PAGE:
Neuroinflammation in an Alzheimer's Disease Animal Model and the Effectiveness of Selective Suppression of Glial ActivationPublic Deposited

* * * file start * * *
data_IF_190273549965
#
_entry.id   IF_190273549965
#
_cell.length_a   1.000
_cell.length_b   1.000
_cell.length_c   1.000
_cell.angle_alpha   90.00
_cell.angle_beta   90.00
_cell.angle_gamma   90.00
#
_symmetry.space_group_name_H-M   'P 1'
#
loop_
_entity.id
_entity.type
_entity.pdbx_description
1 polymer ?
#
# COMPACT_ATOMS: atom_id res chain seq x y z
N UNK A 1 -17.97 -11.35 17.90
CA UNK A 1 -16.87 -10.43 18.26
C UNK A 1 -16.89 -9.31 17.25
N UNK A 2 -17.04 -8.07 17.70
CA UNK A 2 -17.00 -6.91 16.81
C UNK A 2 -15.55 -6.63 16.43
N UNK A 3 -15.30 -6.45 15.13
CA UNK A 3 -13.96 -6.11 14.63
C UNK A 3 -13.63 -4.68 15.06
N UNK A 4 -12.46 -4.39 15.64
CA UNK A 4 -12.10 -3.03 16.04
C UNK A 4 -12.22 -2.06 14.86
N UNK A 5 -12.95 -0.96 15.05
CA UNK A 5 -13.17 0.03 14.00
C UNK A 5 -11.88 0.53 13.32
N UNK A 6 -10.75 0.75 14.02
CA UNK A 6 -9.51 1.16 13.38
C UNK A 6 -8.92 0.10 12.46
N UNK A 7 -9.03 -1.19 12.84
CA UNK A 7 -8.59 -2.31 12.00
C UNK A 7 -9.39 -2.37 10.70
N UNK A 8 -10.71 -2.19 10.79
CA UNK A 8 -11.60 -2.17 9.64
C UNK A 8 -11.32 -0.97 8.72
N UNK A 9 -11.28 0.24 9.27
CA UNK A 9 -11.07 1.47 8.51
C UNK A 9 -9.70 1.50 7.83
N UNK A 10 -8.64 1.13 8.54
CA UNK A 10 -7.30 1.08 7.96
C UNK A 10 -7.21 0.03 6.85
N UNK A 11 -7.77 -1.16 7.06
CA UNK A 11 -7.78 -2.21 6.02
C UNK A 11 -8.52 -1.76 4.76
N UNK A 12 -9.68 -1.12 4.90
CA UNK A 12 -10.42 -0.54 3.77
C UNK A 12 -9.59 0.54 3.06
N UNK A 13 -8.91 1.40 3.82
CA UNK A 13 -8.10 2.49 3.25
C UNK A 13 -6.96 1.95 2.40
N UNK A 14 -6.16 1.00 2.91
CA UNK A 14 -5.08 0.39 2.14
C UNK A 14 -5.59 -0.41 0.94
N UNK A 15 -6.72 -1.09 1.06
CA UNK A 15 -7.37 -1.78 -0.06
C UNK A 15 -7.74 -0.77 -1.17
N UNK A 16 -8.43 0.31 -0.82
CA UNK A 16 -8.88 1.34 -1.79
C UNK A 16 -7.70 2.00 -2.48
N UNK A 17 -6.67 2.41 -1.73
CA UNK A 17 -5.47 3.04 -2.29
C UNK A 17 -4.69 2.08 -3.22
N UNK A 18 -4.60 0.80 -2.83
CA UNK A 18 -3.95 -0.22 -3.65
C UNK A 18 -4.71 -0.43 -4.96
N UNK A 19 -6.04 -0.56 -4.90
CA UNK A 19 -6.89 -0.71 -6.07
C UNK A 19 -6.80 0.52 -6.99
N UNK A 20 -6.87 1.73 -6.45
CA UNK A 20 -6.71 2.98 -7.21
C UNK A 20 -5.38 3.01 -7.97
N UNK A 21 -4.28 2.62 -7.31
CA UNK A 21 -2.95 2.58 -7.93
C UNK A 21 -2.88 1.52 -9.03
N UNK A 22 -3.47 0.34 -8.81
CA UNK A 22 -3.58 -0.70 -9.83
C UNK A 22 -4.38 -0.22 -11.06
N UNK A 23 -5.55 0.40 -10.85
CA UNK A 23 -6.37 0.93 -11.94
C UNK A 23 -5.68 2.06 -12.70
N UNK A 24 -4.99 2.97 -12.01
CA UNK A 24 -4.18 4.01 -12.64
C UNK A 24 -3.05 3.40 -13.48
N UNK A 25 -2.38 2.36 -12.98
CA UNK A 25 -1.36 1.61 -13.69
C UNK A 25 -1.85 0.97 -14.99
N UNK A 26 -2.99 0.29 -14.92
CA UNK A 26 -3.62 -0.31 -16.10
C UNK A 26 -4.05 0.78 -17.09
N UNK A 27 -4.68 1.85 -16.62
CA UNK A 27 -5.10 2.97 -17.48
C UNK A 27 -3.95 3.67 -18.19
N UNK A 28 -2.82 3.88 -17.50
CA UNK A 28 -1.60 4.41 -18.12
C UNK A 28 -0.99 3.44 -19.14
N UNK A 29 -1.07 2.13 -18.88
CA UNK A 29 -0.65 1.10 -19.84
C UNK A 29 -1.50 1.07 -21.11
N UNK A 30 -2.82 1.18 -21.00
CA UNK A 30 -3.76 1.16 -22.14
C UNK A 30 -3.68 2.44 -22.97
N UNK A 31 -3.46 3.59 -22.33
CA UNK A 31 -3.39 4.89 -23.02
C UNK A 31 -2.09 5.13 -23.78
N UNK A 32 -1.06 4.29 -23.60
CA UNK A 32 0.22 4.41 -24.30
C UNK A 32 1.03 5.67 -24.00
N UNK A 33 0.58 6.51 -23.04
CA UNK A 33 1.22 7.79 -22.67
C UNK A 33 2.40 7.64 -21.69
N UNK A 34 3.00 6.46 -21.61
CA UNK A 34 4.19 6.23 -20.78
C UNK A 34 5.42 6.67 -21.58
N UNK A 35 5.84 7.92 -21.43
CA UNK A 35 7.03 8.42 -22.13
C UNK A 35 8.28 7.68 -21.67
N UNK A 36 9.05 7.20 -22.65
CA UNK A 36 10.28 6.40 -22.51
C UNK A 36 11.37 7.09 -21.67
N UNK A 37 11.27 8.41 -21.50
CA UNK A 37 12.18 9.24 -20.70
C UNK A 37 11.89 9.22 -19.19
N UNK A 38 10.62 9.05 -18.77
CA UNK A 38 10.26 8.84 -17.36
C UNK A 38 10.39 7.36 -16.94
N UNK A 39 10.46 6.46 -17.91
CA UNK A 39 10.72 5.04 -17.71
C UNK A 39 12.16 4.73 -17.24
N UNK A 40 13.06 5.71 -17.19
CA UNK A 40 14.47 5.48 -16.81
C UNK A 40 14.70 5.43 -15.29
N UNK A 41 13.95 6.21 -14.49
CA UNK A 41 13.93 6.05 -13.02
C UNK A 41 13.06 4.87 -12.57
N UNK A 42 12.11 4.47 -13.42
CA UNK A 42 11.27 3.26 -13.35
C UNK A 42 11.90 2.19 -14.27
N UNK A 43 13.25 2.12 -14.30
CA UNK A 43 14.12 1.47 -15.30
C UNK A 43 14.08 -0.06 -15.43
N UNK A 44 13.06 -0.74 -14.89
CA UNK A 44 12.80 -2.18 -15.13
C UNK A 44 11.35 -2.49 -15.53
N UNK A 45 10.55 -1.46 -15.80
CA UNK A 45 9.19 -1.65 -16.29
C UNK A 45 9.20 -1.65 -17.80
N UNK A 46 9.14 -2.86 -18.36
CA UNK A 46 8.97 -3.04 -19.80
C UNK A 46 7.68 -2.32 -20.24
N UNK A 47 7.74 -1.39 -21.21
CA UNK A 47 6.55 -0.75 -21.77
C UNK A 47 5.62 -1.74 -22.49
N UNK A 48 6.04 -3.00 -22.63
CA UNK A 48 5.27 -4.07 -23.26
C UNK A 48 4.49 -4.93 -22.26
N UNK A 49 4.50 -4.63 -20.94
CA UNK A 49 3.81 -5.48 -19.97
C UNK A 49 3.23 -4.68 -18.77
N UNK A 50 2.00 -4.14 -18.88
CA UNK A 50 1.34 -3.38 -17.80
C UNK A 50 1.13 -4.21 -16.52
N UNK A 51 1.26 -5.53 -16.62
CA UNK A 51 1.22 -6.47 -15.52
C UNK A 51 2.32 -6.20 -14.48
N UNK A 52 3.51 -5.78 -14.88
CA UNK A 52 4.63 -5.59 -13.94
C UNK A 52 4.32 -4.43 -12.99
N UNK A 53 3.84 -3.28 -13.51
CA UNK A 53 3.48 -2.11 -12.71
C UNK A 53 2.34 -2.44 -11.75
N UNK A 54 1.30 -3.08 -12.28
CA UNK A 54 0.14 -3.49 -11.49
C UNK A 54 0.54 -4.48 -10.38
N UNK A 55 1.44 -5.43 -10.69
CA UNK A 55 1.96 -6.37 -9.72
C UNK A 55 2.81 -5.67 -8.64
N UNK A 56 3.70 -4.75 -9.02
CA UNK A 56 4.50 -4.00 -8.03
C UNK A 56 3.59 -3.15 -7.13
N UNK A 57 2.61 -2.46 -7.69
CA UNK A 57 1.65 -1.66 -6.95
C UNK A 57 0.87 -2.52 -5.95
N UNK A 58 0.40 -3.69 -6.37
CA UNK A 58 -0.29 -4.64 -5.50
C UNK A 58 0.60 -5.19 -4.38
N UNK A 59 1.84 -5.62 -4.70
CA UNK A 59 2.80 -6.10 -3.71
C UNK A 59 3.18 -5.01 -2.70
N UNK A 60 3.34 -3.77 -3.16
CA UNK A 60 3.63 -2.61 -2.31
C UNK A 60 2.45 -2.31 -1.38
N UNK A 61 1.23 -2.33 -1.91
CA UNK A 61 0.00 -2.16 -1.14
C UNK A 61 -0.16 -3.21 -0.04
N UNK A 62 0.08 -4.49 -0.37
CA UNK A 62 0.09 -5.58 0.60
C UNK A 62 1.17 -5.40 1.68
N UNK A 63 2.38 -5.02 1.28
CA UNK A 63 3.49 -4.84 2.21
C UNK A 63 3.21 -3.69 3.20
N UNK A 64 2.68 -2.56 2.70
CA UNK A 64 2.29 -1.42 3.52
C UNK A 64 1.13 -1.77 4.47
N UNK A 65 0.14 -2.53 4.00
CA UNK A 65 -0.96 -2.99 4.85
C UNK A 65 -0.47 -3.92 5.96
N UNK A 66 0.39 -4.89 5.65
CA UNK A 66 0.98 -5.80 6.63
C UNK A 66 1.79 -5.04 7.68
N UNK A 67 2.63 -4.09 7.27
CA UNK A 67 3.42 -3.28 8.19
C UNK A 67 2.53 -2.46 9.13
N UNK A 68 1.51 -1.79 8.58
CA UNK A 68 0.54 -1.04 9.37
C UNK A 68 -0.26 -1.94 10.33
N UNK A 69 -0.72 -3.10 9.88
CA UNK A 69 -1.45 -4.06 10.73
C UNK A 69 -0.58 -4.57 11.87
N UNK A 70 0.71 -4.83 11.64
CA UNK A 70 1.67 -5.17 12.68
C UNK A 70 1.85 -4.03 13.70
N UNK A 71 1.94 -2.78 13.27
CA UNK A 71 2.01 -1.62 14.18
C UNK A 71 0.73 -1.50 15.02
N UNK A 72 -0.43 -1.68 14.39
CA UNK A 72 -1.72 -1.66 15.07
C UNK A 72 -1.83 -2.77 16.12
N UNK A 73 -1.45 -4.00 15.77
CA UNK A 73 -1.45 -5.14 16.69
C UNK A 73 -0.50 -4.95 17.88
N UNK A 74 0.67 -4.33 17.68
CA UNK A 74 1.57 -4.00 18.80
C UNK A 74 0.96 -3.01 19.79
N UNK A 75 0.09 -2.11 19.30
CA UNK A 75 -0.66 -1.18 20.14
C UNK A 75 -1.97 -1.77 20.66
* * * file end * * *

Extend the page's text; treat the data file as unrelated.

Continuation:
There is increasing evidence that links chronic activation of glial cells and the subsequent self-propagating cycle of neuroinflammation to the neurodegenerative progression of Alzheimer's disease (AD). Nevertheless, attempts to identify currently approved drugs capable of safely attenuating the neuroinflammatory processes in AD have proven disappointing to date, and the development of novel therapies has been hampered by the lack of an animal model with robust neuroinflammation that is capable of recapitulating disease pathology in a reasonable amount of time. Our goal was to test the hypothesis that neuroinflammation plays a role in the development of AD-relevant endpoints in animal models and that this neuroinflammation constitutes a feasible drug discovery target for the development of AD therapeutics. Towards this end, we first developed an AD-relevant mouse model that involves chronic infusion of beta-amyloid 1-42 (A&#61538;1-42). This model recapitulates many of the hallmarks of AD, including neuroinflammation and neurodegeneration, in a timeframe more amenable to the recursive nature of drug discovery research than the currently available transgenic models. Utilizing the A&#61538; infusion model, we also document the importance neuroinflammation plays in pathogenesis by showing increased neurodegeneration in genetically-modified mice predisposed to neuroinflammation. In addition, we show that treatment with a novel aminopyridazine anti-neuroinflammatory compound is able to ameliorate the inflammatory, neurodegenerative, and behavioral deficits induced by A&#61538; infusion. Finally, we show that effective anti-neuroinflammatory therapy need not suppress the systemic immune system, a serious concern in chronic treatment of an elderly population. Overall, the results contribute to the increasing body of evidence that supports a critical role for neuroinflammation in AD progression. Our studies also provide a new mouse model that has robust, reproducible, and rapid development of AD-relevant endpoints through which to conduct drug discovery research. Finally, our data demonstrate as a proof-of-principle that anti-neuroinflammatory therapy can attenuate disease-relevant endpoints in an AD animal model without suppression of vital systemic inflammatory and immune responses.